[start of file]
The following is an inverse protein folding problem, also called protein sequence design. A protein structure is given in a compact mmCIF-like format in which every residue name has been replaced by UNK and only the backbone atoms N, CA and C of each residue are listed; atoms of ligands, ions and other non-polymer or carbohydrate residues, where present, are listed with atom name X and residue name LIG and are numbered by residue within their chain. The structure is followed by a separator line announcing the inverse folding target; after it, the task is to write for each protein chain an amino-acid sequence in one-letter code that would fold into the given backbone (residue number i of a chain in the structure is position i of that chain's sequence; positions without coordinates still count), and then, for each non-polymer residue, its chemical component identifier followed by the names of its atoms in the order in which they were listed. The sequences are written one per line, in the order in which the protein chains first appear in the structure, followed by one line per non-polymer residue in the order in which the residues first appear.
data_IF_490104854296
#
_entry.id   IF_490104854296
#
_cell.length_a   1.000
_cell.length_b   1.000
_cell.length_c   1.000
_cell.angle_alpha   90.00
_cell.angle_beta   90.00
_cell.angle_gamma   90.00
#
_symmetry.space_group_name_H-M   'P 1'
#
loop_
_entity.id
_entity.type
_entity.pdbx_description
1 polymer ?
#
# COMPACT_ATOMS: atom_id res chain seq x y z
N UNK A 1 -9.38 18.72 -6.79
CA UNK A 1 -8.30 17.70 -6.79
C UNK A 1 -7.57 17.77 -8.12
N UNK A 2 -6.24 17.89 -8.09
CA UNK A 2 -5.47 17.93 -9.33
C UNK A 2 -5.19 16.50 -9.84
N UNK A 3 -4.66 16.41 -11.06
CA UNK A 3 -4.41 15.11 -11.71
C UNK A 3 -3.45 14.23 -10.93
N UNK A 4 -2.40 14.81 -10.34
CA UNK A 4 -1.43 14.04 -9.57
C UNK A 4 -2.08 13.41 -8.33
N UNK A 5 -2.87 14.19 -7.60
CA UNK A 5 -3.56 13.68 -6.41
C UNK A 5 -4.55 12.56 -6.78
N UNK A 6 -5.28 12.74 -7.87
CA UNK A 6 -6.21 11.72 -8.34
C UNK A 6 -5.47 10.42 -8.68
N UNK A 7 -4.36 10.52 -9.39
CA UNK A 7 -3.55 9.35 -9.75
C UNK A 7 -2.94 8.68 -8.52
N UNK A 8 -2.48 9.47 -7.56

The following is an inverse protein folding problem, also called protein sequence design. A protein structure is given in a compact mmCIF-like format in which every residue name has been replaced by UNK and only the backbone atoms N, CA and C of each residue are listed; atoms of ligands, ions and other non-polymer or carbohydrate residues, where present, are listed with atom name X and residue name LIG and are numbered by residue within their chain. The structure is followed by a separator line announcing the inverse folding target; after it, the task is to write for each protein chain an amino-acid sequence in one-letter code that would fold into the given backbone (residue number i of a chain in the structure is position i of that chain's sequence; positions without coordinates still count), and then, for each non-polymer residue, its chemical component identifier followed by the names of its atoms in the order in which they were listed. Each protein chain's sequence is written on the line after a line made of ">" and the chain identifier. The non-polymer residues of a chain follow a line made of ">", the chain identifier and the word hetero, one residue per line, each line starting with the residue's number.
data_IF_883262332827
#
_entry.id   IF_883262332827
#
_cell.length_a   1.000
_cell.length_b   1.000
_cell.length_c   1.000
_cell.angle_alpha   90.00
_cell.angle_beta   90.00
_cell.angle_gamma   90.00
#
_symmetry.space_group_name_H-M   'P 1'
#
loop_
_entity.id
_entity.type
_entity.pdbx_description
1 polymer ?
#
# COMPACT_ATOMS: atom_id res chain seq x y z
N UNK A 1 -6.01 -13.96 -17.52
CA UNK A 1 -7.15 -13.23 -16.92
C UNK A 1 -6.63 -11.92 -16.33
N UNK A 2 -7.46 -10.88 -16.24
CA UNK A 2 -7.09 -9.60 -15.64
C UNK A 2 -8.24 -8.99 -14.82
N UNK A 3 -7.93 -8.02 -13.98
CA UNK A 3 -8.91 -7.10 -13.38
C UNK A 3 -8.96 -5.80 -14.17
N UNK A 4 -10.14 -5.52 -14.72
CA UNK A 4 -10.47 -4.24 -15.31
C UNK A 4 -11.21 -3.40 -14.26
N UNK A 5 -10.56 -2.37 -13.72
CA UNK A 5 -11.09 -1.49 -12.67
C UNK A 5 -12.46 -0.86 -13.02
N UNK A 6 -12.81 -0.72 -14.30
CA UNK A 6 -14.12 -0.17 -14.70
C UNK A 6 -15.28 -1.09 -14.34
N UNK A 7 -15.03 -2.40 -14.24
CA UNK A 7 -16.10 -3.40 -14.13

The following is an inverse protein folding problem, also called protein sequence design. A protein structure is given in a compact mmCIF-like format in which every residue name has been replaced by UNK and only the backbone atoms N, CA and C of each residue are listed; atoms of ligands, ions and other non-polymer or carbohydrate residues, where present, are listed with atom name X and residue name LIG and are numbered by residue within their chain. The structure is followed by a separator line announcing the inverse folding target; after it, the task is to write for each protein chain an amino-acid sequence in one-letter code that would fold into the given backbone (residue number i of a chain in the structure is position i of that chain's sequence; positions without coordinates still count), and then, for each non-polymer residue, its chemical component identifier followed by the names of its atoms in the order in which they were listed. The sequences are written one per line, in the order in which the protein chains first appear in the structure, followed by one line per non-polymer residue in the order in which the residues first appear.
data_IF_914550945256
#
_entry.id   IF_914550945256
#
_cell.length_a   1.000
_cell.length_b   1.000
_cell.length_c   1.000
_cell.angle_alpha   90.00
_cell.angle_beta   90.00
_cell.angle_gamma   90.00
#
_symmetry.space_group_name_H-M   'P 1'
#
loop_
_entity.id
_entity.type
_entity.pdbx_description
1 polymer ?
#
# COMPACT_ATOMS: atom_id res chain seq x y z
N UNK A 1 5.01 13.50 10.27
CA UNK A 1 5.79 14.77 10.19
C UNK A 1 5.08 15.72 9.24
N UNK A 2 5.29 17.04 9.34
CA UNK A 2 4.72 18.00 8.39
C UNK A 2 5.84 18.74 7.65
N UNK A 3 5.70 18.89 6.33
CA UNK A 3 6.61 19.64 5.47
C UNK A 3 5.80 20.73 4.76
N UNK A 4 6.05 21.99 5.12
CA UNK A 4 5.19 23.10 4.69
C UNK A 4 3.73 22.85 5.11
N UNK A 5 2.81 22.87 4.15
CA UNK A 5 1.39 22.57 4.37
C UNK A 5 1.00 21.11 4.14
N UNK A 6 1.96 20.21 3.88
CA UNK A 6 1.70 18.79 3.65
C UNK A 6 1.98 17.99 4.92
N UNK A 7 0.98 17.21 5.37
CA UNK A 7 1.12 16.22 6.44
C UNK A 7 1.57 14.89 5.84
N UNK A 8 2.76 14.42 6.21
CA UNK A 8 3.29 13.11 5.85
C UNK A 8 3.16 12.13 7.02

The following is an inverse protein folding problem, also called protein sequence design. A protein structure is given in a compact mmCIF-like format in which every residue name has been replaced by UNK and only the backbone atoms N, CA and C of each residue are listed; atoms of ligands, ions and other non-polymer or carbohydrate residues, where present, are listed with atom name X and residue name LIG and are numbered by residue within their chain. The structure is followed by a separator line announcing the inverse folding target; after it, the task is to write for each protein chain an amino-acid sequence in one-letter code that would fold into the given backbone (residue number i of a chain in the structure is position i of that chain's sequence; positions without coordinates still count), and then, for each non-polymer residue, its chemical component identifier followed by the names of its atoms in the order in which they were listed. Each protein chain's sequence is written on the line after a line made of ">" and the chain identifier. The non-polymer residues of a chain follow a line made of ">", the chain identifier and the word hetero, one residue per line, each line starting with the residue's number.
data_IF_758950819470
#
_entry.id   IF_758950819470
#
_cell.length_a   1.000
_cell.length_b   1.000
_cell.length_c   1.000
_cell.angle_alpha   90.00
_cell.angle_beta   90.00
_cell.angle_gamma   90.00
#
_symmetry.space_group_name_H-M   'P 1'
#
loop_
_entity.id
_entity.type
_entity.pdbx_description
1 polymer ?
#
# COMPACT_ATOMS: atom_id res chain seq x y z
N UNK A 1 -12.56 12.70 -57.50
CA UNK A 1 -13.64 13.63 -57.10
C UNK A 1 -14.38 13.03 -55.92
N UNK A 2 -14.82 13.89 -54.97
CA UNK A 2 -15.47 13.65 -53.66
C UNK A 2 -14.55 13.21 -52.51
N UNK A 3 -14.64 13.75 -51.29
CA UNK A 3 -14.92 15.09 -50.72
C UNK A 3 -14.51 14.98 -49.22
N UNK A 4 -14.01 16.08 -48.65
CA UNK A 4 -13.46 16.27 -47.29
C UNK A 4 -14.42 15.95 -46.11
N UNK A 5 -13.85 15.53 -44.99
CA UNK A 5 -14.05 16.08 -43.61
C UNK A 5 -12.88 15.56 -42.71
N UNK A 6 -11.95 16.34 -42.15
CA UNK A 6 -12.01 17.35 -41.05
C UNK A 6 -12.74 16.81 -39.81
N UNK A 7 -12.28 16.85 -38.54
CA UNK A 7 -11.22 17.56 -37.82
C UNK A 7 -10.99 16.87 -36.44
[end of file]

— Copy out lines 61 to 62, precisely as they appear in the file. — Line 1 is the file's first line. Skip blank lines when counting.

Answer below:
_entity.pdbx_description
1 polymer ?